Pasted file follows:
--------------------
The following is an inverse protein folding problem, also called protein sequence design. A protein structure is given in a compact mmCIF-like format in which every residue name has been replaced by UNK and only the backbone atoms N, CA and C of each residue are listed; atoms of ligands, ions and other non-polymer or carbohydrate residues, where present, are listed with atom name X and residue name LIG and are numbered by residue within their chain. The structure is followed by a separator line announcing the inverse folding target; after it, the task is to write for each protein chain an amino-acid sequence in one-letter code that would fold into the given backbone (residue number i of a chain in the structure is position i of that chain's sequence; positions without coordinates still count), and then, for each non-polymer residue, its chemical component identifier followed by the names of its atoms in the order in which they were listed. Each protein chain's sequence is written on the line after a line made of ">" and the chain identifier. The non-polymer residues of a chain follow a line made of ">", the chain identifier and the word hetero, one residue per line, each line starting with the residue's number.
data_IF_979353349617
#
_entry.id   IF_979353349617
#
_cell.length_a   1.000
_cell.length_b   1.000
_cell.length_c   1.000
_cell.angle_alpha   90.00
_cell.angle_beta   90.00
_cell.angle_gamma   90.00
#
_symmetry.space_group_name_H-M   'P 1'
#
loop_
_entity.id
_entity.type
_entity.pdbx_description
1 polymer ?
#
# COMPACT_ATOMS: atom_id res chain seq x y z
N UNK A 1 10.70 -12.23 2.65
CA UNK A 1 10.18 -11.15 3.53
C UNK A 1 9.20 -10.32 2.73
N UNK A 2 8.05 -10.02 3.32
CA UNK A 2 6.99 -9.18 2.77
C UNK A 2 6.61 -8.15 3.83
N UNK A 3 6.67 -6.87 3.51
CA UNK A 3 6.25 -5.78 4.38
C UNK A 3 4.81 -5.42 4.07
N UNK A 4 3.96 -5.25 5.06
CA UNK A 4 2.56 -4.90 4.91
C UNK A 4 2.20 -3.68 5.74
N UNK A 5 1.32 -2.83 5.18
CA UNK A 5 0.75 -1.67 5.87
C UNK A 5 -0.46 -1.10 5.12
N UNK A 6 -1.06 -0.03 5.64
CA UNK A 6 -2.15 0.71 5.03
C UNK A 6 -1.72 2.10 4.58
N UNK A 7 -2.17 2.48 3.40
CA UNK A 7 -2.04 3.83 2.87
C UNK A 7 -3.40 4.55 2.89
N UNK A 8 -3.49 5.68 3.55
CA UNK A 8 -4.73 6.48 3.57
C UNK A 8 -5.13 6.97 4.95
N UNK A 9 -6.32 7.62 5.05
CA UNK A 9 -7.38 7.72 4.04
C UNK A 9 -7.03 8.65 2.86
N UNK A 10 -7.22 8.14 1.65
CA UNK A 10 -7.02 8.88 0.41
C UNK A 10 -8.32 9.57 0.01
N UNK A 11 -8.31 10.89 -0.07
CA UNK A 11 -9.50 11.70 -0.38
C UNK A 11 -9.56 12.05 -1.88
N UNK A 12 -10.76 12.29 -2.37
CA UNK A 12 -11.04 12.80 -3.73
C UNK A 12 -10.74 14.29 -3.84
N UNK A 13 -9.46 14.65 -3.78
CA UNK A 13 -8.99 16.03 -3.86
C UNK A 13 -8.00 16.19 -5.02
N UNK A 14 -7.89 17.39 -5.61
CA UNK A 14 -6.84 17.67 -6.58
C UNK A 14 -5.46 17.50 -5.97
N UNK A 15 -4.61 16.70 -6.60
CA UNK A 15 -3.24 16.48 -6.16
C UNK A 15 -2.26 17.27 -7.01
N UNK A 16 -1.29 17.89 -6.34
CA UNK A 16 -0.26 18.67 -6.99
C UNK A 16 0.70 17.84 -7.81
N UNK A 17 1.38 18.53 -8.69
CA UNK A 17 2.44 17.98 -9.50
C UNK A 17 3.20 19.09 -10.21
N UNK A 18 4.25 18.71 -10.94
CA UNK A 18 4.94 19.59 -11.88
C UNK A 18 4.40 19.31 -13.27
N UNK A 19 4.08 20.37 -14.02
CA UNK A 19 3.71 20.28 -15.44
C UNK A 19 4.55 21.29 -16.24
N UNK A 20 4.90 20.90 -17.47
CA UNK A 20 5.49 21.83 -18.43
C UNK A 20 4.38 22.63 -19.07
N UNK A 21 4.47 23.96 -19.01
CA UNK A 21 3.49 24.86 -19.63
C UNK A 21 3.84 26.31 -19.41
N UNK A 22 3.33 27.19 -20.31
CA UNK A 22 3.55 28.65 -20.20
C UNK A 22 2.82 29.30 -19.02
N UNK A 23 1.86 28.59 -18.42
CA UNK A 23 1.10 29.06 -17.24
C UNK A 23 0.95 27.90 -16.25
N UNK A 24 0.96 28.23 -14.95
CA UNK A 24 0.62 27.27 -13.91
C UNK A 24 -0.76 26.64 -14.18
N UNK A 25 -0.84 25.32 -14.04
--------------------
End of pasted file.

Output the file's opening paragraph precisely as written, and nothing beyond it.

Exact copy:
The following is an inverse protein folding problem, also called protein sequence design. A protein structure is given in a compact mmCIF-like format in which every residue name has been replaced by UNK and only the backbone atoms N, CA and C of each residue are listed; atoms of ligands, ions and other non-polymer or carbohydrate residues, where present, are listed with atom name X and residue name LIG and are numbered by residue within their chain. The structure is followed by a separator line announcing the inverse folding target; after it, the task is to write for each protein chain an amino-acid sequence in one-letter code that would fold into the given backbone (residue number i of a chain in the structure is position i of that chain's sequence; positions without coordinates still count), and then, for each non-polymer residue, its chemical component identifier followed by the names of its atoms in the order in which they were listed. Each protein chain's sequence is written on the line after a line made of ">" and the chain identifier. The non-polymer residues of a chain follow a line made of ">", the chain identifier and the word hetero, one residue per line, each line starting with the residue's number.